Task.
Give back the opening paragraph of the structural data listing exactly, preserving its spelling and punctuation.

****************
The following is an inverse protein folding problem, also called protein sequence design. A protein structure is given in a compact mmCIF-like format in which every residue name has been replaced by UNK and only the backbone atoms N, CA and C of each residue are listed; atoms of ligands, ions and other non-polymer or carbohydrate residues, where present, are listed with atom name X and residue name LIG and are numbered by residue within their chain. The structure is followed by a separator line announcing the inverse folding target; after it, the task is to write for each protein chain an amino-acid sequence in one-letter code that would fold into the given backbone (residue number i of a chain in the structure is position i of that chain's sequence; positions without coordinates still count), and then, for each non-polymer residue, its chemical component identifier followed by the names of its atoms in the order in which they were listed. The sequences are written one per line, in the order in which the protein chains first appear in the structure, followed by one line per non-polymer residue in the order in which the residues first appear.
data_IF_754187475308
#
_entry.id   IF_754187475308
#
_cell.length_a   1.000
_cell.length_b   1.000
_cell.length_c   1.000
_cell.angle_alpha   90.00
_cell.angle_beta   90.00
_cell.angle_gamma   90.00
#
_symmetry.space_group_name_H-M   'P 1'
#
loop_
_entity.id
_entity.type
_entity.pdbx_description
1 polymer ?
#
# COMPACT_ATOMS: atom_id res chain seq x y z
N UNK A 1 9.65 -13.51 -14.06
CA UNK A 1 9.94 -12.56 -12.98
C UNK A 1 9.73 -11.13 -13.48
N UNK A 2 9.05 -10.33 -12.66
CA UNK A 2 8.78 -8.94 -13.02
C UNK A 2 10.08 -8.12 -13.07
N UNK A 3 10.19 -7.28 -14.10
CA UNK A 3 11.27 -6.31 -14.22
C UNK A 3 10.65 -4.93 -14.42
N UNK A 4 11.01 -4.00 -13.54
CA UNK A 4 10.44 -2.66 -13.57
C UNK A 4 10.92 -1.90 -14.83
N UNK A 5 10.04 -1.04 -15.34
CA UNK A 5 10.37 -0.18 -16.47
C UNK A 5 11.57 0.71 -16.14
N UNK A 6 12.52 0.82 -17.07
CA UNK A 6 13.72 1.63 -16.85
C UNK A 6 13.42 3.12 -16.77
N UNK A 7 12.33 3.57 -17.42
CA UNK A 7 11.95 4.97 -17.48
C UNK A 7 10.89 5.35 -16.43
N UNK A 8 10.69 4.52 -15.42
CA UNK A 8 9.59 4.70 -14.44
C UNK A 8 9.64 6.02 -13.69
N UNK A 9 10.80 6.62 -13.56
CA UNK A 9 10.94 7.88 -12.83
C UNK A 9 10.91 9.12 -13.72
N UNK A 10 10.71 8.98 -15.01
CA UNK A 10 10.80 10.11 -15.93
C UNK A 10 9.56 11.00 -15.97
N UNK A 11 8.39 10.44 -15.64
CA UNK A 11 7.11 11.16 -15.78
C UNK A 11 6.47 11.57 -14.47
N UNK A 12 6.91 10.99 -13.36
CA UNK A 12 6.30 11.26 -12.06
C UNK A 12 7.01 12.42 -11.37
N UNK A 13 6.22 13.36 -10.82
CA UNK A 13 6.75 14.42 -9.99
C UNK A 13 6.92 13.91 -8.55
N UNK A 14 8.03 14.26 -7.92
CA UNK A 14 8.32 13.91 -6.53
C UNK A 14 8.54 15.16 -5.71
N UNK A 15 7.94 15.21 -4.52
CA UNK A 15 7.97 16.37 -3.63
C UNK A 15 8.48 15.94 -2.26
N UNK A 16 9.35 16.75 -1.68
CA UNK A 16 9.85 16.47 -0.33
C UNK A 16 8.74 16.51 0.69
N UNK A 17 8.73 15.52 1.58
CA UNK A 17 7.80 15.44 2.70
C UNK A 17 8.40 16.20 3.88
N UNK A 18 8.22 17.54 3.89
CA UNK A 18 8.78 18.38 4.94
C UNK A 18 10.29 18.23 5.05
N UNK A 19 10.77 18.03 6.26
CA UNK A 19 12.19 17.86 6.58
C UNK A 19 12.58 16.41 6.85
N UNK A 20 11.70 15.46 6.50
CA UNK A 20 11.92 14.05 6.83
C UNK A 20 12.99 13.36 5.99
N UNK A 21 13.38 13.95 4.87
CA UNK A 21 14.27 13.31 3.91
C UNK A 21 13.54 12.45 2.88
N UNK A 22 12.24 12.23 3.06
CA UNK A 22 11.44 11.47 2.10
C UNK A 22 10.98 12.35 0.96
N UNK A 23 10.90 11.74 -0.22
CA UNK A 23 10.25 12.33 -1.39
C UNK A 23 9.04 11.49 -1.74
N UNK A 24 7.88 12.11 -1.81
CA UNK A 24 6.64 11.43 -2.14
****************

The following is an inverse protein folding problem, also called protein sequence design. A protein structure is given in a compact mmCIF-like format in which every residue name has been replaced by UNK and only the backbone atoms N, CA and C of each residue are listed; atoms of ligands, ions and other non-polymer or carbohydrate residues, where present, are listed with atom name X and residue name LIG and are numbered by residue within their chain. The structure is followed by a separator line announcing the inverse folding target; after it, the task is to write for each protein chain an amino-acid sequence in one-letter code that would fold into the given backbone (residue number i of a chain in the structure is position i of that chain's sequence; positions without coordinates still count), and then, for each non-polymer residue, its chemical component identifier followed by the names of its atoms in the order in which they were listed. The sequences are written one per line, in the order in which the protein chains first appear in the structure, followed by one line per non-polymer residue in the order in which the residues first appear.